Science and values

Although religion is still a powerful force in our world secularism has never been stronger. In recent years we have even seen a tide of quite strident anti-religious secularism, not content merely to abandon faith but to blame it for all the wrongs of the world. This is surely too much. While some authoritarian religion can lead to great harm – as ISIS for example shows us – much religion sets out to do good and often achieves it in places where no one else is interested in going.

But in any case, secularism has yet to match religion in the crucial area of values. Values are the answer we give to the question of how we should live and direct our lives and actions. They matter because they give meaning and direction to our lives and societies. We seem to need such meaning and direction, perhaps because we are uniquely story-driven creatures – we need narratives, we like things to make sense. Cruder forms of religion may view values as divine laws, but convincing arguments against that view have been known since before Plato. Better religious narratives regard some transcendent goal or mission as being at the heart of who we are and how we should live. Secularism has been curiously unable to supply a rival heart.

In part this is because modern attacks on religion tend to be inspired by science, or more exactly by scientism, that fascination with science which assumes that since it is the best way we have of finding out about the world there can be no questions other than scientific ones. One way of looking at scientism is that it elevates the objective observer to such a point that subjective experience is ignored. But the subjective matters, it is where we live, how we experience our lives.

“How should I live my life?” is a reasonable question, which certainly can and should be informed by whatever facts are available, but is not itself a question of fact. It is the central question of values and moreover for each of us it is actually more important than any question of fact. Science, let alone scientism, cannot answer it.

So it is futile to try and base values somehow on neurology or evolutionary biology, for example. Yet if we are to live secular lives we need to think about how to discover or construct an answer to that question about how to live without falling back on faith. One type of answer is provided by secular political ideology. The last century was torn apart by such ideologies and today many countries including our own are in the grip of neoliberalism, the ideology of the markets as sovereign and money as merit. But beyond that, among the majority who don’t think about ideology consumerism has replaced values – how we live has become a matter of what we own and what we consume. This produces a restless, shifting, unsatisfiable form of life, because the essence of consumerism is that it must keep generating new wants to drive new consumption. Consumerism dangles the very next purchase as the key to contentment, but consumers who ever achieved contentment would bring the system to a shuddering halt.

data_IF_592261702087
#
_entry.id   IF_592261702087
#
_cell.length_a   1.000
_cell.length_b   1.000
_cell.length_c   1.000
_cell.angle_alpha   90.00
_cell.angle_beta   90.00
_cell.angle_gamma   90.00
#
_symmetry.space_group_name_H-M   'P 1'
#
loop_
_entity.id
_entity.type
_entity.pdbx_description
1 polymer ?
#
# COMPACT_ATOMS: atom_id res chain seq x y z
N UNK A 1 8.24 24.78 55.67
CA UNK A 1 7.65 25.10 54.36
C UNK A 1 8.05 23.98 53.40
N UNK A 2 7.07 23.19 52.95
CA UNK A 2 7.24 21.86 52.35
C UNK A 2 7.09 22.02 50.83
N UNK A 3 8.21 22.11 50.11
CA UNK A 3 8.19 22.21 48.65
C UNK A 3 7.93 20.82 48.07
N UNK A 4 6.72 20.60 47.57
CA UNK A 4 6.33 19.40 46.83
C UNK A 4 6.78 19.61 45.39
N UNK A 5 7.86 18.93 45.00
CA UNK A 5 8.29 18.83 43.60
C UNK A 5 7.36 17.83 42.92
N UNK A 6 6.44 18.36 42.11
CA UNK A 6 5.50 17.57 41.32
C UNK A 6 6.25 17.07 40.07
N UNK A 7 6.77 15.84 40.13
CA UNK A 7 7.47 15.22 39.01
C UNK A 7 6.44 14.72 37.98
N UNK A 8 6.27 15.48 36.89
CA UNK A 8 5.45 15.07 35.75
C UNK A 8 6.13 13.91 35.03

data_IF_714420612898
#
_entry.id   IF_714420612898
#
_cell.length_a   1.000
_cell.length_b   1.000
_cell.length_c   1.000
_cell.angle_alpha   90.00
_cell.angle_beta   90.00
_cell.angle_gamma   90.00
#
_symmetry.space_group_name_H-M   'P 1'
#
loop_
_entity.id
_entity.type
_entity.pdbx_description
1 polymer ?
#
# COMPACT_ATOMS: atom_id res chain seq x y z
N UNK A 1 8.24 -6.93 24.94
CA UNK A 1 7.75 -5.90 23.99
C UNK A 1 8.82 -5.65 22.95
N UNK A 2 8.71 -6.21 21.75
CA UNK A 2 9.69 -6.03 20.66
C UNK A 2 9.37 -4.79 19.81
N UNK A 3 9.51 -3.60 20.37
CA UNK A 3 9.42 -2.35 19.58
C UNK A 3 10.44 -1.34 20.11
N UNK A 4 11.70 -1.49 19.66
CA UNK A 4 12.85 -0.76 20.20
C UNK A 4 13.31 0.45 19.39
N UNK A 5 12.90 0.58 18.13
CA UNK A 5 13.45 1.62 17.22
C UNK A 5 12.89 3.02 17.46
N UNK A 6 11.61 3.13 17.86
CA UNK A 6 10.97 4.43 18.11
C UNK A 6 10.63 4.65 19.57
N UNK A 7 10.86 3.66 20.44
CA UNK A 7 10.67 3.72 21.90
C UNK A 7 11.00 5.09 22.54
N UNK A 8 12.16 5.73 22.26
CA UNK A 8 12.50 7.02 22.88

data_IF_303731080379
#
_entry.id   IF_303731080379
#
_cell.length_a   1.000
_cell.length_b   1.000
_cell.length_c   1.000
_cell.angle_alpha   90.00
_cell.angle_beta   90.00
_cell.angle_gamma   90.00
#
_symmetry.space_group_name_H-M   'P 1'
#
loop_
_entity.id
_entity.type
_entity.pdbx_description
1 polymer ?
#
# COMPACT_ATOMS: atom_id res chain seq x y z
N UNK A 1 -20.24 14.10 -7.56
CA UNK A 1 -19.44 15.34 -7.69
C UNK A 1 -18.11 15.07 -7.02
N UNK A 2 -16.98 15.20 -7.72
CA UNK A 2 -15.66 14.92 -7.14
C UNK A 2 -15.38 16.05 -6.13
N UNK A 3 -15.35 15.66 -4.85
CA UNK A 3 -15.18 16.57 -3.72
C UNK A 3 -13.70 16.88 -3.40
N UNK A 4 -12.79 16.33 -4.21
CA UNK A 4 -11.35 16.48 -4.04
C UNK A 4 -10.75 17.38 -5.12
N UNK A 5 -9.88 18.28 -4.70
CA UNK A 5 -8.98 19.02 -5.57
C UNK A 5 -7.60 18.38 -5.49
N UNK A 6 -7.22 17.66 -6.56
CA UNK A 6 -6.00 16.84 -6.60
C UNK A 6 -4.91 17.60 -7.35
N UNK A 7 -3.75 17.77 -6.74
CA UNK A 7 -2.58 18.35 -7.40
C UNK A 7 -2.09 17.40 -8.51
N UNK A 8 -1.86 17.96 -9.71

So where else can secular society turn for values? Back to the beginning, to the question faith used to answer so well when we all believed. What do we put at the heart of our lives? It has to be something consistent with who and what we are, so immortality for example is not on the table! It has to be something which can stand alone, so wealth for example is not the answer, for only a fool would accept being rich and miserable. It should ideally be something constant, something which does not change throughout the course and the vicissitudes of life and it should ideally be something common to all. So the field narrows quickly to one answer – our most central aim is to live happily.

Although this is a very old answer, it has often been rubbished by moral philosophers (even as eminent as Kant) because happiness is so difficult an idea to pin down. What makes one person happy revolts another, it is rightly said. But this criticism repeats the mistake of scientism, confusing the objective with the subjective. If we regard living happily as a matter of the way in which we deal with both the problems and the pleasures of life, it becomes primarily a matter of how we approach and to an extent manage our own inner lives. This is no less than an active approach to subjectivity. That change in perspective brings happiness back into the frame as the obvious central objective of human lives freed from dependence on the supernatural.

There is much more to the argument, but happiness in this sense can provide the foundation of robust individual and political values which are human both in the sense that they do not rely on anything outside humanity and in the sense that they can be understood and adopted by any human being.

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